Authors of the paper are MIT associate professor of mechanical engineering Tonio Buonassisi, former MIT professor Daniel Nocera (now at Harvard University), MIT postdoc Mark Winkler (now at IBM T. J. Watson Research Center) and former MIT graduate student Casandra Cox (now at Harvard).
The device combines two technologies: a standard silicon solar cell, which converts sunlight into electricity, and chemical catalysts applied to each side of the cell. Together, these would create an electrochemical device that uses an electric current to split atoms of hydrogen and oxygen from the water molecules surrounding them.
The goal is to produce an inexpensive, self-contained system that could be built from abundant materials. Nocera has long advocated such devices as a means of bringing electricity to billions of people, mostly in the developing world, who now have little or no access to it.
The key to obtaining high solar-to-fuel efficiencies is to combine the right solar cells and catalyst—a matchmaking activity best guided by a roadmap. The approach presented by the team allows for each component of the artificial leaf to be tested individually, then combined.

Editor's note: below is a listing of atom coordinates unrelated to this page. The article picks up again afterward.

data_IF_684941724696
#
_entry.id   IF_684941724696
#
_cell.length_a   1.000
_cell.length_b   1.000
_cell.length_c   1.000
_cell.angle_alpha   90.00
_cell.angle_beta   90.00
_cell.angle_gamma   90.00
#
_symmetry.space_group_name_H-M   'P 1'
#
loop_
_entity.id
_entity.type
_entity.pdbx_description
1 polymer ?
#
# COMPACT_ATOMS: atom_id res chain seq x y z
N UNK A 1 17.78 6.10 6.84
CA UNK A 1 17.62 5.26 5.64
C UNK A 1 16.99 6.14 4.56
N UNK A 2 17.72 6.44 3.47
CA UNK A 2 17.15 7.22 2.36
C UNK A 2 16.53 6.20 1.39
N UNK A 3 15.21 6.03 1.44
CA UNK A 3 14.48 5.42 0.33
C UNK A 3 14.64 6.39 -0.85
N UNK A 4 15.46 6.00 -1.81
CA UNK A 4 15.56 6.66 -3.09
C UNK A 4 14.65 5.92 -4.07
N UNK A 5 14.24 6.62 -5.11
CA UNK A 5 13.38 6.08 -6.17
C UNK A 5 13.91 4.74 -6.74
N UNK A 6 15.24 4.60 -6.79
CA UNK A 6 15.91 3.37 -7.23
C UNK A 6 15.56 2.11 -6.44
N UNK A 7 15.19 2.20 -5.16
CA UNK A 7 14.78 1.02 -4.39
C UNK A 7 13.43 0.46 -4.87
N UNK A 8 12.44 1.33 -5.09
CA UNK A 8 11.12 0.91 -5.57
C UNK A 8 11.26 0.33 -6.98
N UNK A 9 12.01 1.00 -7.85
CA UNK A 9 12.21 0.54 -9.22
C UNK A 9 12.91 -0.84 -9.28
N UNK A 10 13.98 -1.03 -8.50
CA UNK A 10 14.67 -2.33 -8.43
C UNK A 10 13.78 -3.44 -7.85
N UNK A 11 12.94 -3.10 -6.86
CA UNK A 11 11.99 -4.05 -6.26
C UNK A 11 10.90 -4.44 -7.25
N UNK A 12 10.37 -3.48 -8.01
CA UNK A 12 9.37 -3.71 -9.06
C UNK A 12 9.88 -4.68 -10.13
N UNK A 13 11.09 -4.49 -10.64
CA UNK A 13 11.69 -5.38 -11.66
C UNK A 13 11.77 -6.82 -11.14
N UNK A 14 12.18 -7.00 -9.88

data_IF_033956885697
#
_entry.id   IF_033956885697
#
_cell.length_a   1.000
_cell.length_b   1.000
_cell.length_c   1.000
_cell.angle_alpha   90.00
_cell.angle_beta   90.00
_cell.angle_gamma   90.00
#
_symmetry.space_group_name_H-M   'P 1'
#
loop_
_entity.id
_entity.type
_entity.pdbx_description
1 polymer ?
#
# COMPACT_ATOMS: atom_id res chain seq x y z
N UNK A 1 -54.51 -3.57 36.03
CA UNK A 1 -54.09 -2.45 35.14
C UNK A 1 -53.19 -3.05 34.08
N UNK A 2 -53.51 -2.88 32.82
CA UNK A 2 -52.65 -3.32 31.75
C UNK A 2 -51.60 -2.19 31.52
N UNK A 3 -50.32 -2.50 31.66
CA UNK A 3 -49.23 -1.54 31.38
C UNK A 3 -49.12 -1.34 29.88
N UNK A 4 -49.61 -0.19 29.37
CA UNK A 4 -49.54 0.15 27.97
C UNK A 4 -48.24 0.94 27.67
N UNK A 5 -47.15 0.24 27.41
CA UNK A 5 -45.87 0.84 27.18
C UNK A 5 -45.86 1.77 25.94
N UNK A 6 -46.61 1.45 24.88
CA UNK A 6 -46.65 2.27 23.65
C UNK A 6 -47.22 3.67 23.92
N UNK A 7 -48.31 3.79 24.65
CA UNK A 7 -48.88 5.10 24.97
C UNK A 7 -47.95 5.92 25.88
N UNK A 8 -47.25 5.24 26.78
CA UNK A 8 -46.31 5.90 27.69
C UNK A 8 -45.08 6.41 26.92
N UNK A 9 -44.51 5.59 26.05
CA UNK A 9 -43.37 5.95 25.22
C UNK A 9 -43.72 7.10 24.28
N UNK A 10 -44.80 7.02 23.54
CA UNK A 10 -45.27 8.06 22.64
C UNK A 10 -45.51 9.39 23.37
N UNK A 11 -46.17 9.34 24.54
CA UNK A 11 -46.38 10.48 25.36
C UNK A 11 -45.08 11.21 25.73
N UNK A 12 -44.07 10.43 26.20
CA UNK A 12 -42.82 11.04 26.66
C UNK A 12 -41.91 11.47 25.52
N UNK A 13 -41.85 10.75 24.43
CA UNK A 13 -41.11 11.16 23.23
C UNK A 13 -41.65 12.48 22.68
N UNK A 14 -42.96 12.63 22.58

We have outlined a framework for integrating single-absorber solar cells as power sources for electrochemical processes and understanding the efficiency-limiting elements. The steady-state efficiency of coupled PV-EC systems depends on the individual efficiency of each system, but it also depends critically on the efficiency of coupling the two systems. When coupling the two systems directly, by performing each half-reaction on a terminal of the PV device, the coupling efficiency can be modeled using a steady-state equivalent circuit. Additionally, the efficiency of the coupled PV-EC system can be determined given the behavior of each subsystem. We validate this model by correctly predicting the J–V characteristics of a PV-assisted OER to within <10 mV. A key result of our analysis is that even when using commercially available Si solar cells, SFE over 15% is achievable provided the design yields very low solution resistance. We have proposed strategies for meeting this challenge.—Winkler et al.